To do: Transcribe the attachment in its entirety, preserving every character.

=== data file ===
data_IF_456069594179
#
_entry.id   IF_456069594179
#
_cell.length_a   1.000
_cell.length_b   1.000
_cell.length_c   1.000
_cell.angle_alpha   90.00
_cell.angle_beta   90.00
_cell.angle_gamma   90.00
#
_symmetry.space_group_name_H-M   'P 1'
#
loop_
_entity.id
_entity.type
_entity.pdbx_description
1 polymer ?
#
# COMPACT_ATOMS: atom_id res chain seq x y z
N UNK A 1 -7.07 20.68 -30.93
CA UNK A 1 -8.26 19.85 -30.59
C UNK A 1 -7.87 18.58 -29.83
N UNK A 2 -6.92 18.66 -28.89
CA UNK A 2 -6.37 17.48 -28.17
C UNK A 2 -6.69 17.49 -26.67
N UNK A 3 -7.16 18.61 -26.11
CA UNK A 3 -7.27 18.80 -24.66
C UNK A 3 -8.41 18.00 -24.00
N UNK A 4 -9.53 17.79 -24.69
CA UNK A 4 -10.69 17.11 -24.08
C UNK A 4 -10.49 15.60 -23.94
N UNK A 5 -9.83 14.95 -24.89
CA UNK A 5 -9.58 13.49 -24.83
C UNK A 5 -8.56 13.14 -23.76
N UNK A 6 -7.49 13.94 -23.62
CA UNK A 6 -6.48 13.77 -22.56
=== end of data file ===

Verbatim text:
data_IF_456069594179
#
_entry.id   IF_456069594179
#
_cell.length_a   1.000
_cell.length_b   1.000
_cell.length_c   1.000
_cell.angle_alpha   90.00
_cell.angle_beta   90.00
_cell.angle_gamma   90.00
#
_symmetry.space_group_name_H-M   'P 1'
#
loop_
_entity.id
_entity.type
_entity.pdbx_description
1 polymer ?
#
# COMPACT_ATOMS: atom_id res chain seq x y z
N UNK A 1 -7.07 20.68 -30.93
CA UNK A 1 -8.26 19.85 -30.59
C UNK A 1 -7.87 18.58 -29.83
N UNK A 2 -6.92 18.66 -28.89
CA UNK A 2 -6.37 17.48 -28.17
C UNK A 2 -6.69 17.49 -26.67
N UNK A 3 -7.16 18.61 -26.11
CA UNK A 3 -7.27 18.80 -24.66
C UNK A 3 -8.41 18.00 -24.00
N UNK A 4 -9.53 17.79 -24.69
CA UNK A 4 -10.69 17.11 -24.08
C UNK A 4 -10.49 15.60 -23.94
N UNK A 5 -9.83 14.95 -24.89
CA UNK A 5 -9.58 13.49 -24.83
C UNK A 5 -8.56 13.14 -23.76
N UNK A 6 -7.49 13.94 -23.62
CA UNK A 6 -6.48 13.77 -22.56